Nàjera

Thursday, March 31, 2016

Yesterday I arrived in Nàjera. After checking in to the hostal I stayed at I decided to walk over and see where the albergue was. As luck would have it just as I got to the albergue one of the Hospitaleros was coming up as well. I introduced myself and let her know that I would be replacing someone on Friday. After introducing herself she then invited me to join her and the other 2 Hospitaleros for lunch. Her name is Maria and check is from the UK. Manolo is from Barcelona and Nicolette is from Canada. They are all very nice. Nicolette left for France today to volunteer at a different albergue near Le Puy.

This morning I was up early and headed over to the albergue to learn the system. So far it is pretty simple. All of the pilgrims are required to be out of the albergue by 8:00am. Once they are gone we begin the cleaning process. Since there are usually 2 or 3 Hospitaleros the cleaning goes pretty quick. Once things are clean and ready for the new group of pilgrims we are on our own until 2:30pm when we open the doors. Today is a very light day, it is already 5pm and we only have 9 pilgrims in the house. We may have another few but that is about it. It is cold and rainy today so many pilgrims took the bus to the next larger town.

I was able to learn the process of checking in pilgrims this afternoon. Nice to learn on a light day. Last week there were 3 days in a row with 90 pilgrims in the house. That is a full house.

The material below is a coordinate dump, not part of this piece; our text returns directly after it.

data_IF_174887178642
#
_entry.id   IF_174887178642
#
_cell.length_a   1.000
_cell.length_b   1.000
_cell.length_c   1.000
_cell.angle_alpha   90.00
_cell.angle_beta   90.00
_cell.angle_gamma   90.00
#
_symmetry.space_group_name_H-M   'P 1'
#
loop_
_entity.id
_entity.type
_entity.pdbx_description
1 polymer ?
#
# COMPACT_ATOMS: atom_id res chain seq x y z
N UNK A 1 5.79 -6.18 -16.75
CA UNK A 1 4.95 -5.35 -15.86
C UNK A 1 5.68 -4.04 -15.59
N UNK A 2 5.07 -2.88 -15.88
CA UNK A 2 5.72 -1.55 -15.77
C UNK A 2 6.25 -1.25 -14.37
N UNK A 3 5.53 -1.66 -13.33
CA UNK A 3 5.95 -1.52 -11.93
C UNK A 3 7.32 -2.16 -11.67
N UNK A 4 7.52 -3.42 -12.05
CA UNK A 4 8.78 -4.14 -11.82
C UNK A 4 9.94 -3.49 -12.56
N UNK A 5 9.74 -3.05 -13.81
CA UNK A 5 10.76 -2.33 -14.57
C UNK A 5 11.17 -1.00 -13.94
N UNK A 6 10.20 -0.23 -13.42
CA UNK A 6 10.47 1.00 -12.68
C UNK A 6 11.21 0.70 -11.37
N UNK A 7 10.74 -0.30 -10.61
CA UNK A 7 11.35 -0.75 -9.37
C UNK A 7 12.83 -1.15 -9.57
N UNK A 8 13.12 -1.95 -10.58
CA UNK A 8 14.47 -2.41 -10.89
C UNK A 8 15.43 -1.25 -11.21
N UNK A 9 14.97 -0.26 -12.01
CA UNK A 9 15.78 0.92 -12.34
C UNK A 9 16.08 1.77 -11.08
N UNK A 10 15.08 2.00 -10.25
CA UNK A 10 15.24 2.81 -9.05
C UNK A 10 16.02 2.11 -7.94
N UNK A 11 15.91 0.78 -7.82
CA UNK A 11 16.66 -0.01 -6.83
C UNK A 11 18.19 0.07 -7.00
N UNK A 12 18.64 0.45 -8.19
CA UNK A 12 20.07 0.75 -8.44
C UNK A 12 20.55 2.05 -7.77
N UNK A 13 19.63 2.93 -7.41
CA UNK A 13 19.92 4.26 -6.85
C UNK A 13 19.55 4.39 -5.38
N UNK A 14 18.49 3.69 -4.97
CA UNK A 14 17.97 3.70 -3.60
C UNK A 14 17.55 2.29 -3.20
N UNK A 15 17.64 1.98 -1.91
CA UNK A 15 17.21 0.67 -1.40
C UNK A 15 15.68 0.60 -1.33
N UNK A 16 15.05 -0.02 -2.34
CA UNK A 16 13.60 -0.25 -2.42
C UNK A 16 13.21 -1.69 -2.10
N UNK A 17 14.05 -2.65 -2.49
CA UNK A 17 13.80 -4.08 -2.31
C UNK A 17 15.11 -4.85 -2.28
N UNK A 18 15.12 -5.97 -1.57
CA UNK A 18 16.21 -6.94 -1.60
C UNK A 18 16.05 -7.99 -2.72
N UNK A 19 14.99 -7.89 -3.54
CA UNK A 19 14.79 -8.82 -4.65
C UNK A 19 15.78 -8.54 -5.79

Nàjera is a very nice town. About 7,000 permanent residents. Everyone is very friendly. Yesterday was sunny and warm. The streets were full of people, kids were playing in the park everything was just alive as Spain tends to be.
This is the albergue. You can see the red cliffs in the background.

This is the river that flows through the center of town basically separating the old town from the new. We are in the old part of town.

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6 Comments

  1. Wonderful to read your early post on what it’s like “arriving and learning”. Interesting that Nicolette
    is volunteering at another spot after finishing this one. I have a new appreciation for you who volunteer. I also did not realize that you’d have some free time. Does this albergue have the pilgrims leave their sticks & boots in the entrance area? What a great experience! Hats off to you & the others to give selflessly in this way!

    I had dinner last night in Miami, where I am for a retreat, with 4 ladies who are going with a guide from Sarria to Santiago in October They had many questions. One lady at the end said: “you sound addicted to walking the Camino, why?” Ha, ha…I got excited answering that one.

    1. We have a bunch of free time. It may be different in others but for us we have at least 4 hours a day of free time and really so far it has been very easy with just a few pilgrims. We do have the pilgrims leave there boots and poles in the entry way. I really understand that now as I am the one who must sweep and mop the floor each day. I am sure your not addicted as one pilgrim put it “I have walked 11 times but I am not addicted I can stop at anytime” 🙂

  2. Glad to see your having fun out! Thanks for posting and sharing. Looking forward to some photos from the camino as well.

  3. Hey Andy – is it me… I didn’t see your picture. Wondering if I am doing something wrong. Thank you so much for bringing me along on your journey again …

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